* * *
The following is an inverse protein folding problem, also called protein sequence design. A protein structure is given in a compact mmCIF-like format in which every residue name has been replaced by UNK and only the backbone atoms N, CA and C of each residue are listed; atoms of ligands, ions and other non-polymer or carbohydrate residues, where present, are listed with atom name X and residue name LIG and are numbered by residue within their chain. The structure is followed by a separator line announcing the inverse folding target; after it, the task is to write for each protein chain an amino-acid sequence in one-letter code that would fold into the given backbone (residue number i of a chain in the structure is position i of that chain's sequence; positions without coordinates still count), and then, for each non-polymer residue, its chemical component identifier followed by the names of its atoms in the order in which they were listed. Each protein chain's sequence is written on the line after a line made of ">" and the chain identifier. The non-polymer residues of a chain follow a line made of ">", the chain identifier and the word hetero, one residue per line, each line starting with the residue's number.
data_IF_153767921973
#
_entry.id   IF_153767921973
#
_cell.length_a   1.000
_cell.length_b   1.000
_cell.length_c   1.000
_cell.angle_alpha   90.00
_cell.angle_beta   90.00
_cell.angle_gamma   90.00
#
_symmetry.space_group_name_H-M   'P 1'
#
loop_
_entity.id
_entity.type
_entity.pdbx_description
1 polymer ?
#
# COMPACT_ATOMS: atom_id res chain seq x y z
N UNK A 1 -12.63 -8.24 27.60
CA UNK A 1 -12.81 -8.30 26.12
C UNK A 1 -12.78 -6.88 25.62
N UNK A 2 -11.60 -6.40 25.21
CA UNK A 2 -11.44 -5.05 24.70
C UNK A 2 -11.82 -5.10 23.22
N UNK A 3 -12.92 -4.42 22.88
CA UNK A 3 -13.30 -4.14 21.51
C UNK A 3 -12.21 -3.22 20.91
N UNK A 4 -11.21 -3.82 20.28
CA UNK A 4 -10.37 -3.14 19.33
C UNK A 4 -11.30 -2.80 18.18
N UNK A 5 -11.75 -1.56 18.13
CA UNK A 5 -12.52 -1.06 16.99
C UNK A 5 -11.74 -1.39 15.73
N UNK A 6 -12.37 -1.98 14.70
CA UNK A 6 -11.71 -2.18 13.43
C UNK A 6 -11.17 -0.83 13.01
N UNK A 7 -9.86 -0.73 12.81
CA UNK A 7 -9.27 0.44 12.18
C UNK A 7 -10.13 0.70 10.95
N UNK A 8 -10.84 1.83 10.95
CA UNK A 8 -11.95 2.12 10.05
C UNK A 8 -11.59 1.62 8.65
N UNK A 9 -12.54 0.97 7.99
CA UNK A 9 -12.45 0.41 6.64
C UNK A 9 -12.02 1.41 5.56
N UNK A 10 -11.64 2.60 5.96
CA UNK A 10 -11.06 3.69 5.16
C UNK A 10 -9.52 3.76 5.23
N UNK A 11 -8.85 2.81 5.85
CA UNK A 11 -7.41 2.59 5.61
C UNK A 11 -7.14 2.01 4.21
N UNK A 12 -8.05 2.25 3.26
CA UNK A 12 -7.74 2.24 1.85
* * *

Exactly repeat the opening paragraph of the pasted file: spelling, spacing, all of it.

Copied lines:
The following is an inverse protein folding problem, also called protein sequence design. A protein structure is given in a compact mmCIF-like format in which every residue name has been replaced by UNK and only the backbone atoms N, CA and C of each residue are listed; atoms of ligands, ions and other non-polymer or carbohydrate residues, where present, are listed with atom name X and residue name LIG and are numbered by residue within their chain. The structure is followed by a separator line announcing the inverse folding target; after it, the task is to write for each protein chain an amino-acid sequence in one-letter code that would fold into the given backbone (residue number i of a chain in the structure is position i of that chain's sequence; positions without coordinates still count), and then, for each non-polymer residue, its chemical component identifier followed by the names of its atoms in the order in which they were listed. Each protein chain's sequence is written on the line after a line made of ">" and the chain identifier. The non-polymer residues of a chain follow a line made of ">", the chain identifier and the word hetero, one residue per line, each line starting with the residue's number.